It is very popular for the press and TV pundits to pick a particular culprit responsible for our weakened economy, weak dollar, unemployment, decreasing standard of living, federal debt, personal debt and our weakening international stature. The culprit may be former President Bush, President Obama, the chairmen of the Federal Reserve, unions, corporate greed, terrorists, or India and China. As geoeconomist Ronald R. Pollina, Ph.D., documents in this hard-hitting book, a combination of special interest groups and their army of money-peddling lobbyists, along with government mismanagement of business and the economy by both parties, have betrayed the American people for last twenty years.

In 1968, there were sixty-two lobbyists in Washington; today there are thirty-four thousand, outnumbering members of Congress and their staffers two-to-one. By 2008, these lobbyists were spending approximately $8.9 million for influence per day. Few, if any, of these lobbyists represent the majority of Americans in the middle- class. Given these statistics, it’s not surprising the real median household income in America has stagnated for over a decade.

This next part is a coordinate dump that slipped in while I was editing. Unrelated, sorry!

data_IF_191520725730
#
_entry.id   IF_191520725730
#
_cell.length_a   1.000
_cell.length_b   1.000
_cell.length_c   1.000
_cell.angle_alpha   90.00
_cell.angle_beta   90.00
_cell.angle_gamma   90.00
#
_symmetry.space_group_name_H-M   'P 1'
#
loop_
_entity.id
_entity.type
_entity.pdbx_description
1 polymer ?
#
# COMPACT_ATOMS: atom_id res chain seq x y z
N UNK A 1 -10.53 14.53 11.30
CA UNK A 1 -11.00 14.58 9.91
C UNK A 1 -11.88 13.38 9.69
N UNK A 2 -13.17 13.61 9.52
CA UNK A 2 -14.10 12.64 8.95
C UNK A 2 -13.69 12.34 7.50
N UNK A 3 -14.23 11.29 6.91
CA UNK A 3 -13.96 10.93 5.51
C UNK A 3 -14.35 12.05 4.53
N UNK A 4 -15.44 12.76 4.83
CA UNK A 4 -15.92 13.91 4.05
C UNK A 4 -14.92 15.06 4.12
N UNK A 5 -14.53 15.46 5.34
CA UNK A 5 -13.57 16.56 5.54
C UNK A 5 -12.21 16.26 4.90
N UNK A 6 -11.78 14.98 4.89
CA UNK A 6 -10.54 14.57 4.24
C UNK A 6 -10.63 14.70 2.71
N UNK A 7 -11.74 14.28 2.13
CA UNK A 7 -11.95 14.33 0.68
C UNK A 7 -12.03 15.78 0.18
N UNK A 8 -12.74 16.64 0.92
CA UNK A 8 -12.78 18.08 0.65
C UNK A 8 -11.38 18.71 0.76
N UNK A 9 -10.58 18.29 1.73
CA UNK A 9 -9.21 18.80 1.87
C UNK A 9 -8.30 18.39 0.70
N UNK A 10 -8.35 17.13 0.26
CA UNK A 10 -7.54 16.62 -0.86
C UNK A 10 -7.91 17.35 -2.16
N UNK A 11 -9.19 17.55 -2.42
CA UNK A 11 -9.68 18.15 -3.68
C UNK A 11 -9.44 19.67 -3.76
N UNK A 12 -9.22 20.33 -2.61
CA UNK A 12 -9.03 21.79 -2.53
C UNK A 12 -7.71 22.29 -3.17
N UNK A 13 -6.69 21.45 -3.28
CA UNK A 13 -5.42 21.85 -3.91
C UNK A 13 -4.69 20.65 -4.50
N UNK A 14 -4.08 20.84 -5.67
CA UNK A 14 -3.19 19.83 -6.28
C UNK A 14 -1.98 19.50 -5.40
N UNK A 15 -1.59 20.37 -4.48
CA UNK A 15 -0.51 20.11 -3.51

Politically mismanaged globalization has brought America into an international economic war that is radically changing the American way of life in terms of our standard of living, our security and the lives of our children. Americans are finding that they cannot save any money for emergencies or send their children to college. Their children are not being educated for the jobs of the future, assuming that those jobs will even be available for them. These trends began long before the beginning of the recent recession.